Share

Broken cloud

Tue

20°C | 13°C

Mostly Cloudy

Wed

20°C | 11°C

Clear spells

Thu

20°C | 10°C

Home   Thanet   News   Article

Staff at Broadstairs High Street solicitors Barnes Marsland wore pyjamas and nighties to work for charity Narcolepsy UK.

14 March 2014
by Mary Louis
 The team at Barnes Marsland Solicitors in Broadstairs High Street, who swapped suits for pyjamas, nighties and onesies for a day in aid of Narcolepsy UK.

The team at Barnes Marsland Solicitors in Broadstairs High Street, who swapped suits for pyjamas, nighties and onesies for a day in aid of Narcolepsy UK.

Staff at Barnes Marsland in the High Street were on mission on Friday. The 21-strong team, headed by senior partner Colin Chapman in his Superman onesie, wanted to raise funds and awareness for little-known charity Narcolepsy UK.

Callers and clients were amused and interested to find the team had swapped suits and formal wear for a more relaxed look.

They made donations, helping to raise £76.02, and went away to spread the word about a serious and debilitating, but rare illness.

Narcolepsy is a chronic condition where the brain is unable to properly control sleep/wakefulness. Those affected fall asleep at any time without control and feel constantly tired.

Barnes Marsland partner Jane Mackenzie knows from her sister-in-law Cattrina Wigley, a sufferer, that this is a serious, distressing and disruptive condition. One of the biggest problems is that people do not understand it.

Colin Chapman, senior partner at Barnes Marsland Solicitors in Broadstairs High Street, and practice partner Jane Mackenzie, at work in their alternative attire for a day of fund and awareness raising for charity Narcolepsy UK. assisted by office dog George.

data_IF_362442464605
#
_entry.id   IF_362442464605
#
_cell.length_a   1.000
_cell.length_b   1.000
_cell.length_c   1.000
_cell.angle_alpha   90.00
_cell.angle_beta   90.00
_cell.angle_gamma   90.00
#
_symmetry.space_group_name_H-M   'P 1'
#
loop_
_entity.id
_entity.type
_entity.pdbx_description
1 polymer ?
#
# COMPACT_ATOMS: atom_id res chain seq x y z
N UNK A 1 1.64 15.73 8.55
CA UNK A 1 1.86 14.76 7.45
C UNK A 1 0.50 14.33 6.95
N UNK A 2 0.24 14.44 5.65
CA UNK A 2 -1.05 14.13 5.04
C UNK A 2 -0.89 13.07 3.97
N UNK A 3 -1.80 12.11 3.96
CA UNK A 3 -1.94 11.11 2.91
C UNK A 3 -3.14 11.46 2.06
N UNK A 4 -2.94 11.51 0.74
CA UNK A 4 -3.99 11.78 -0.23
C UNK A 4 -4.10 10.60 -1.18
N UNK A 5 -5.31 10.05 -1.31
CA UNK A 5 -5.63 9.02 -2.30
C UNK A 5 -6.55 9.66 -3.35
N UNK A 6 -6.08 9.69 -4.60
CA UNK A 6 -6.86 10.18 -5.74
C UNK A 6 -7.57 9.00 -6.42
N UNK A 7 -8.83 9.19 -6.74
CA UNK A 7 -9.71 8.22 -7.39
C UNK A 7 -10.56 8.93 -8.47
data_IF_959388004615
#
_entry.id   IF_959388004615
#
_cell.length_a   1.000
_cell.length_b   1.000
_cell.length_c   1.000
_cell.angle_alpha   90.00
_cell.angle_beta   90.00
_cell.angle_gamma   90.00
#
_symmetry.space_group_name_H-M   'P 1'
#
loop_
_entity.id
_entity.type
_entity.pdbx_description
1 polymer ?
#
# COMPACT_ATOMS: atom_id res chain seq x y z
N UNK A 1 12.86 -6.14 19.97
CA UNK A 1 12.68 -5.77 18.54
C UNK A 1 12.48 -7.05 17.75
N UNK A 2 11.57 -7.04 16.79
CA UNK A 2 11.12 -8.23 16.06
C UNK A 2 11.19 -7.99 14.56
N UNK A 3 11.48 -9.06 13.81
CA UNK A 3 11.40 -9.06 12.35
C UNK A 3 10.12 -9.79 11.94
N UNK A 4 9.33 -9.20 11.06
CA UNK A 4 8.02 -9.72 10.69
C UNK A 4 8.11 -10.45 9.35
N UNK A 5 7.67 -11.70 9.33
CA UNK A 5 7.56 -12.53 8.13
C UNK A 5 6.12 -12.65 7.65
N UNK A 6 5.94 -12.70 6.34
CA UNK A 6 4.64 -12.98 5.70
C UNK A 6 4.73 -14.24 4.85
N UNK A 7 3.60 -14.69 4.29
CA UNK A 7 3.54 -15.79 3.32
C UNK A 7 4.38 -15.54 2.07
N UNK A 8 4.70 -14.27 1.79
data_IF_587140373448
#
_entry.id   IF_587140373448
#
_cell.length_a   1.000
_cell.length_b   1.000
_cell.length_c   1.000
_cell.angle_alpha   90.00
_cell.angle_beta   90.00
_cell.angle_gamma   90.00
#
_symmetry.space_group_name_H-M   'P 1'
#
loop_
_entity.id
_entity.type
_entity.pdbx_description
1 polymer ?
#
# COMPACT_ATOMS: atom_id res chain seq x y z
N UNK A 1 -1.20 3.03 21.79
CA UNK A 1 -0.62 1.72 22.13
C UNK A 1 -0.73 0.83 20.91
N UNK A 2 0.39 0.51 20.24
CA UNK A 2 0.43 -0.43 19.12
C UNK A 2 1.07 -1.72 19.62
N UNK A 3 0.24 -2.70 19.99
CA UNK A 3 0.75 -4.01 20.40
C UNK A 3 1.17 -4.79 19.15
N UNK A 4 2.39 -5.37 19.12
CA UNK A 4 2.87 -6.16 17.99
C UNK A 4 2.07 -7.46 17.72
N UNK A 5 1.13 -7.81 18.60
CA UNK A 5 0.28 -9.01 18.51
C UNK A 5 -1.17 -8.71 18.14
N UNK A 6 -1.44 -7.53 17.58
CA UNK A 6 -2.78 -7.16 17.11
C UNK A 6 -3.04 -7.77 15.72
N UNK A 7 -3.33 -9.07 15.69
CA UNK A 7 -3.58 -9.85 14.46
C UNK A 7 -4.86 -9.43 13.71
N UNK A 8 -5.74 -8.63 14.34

Colin Chapman, senior partner at Barnes Marsland Solicitors in Broadstairs High Street, and practice partner Jane Mackenzie, at work in their alternative attire for a day of fund and awareness raising for charity Narcolepsy UK. assisted by office dog George.

Jane rallied her colleagues who made and collected donations for their attire, from clients and visitors throughout the day.

Cattrina, who is in her early 30s, was diagnosed two years ago – some two years after she first noticed symptoms, a relatively quick diagnosis.

She said: “I am considered lucky, average diagnosis time is five to 15 years.”

For a time, Cattrina had to give up driving. Being able to hold her young baby when alone was not so simple, and narcolepsy has also had an impact on her working life. She said: “I’ve gone from being confident, independent and outgoing to feeling almost reclusive at times. I have good and bad days with my condition. I feel guilty about having this condition, I constantly feel apologetic for how I feel.”

An estimated 25,000 people in the UK are thought to suffer from the disease and there is no known cure.

To find out more visit www.narcolepsy.org.uk

Click here for more news from Thanet.

Click here for more news from around the county.

Comments 

Forgotten Password?

Forgotten Username?

Don't have an account? Please Register first!

The KM Group does not moderate comments.
Please click here for our house rules.

Thank you. Your comment has been received and will appear on the site shortly.

 

Terms of Comments
We do not actively moderate, monitor or edit contributions to the reader comments but we may intervene and take such action as we think necessary, please click here for our house rules.. If you have any concerns over the contents on our site, please either register those concerns using the report abuse button, contact us here, email multimediadesk@thekmgroup.co.uk or call 01634 227989.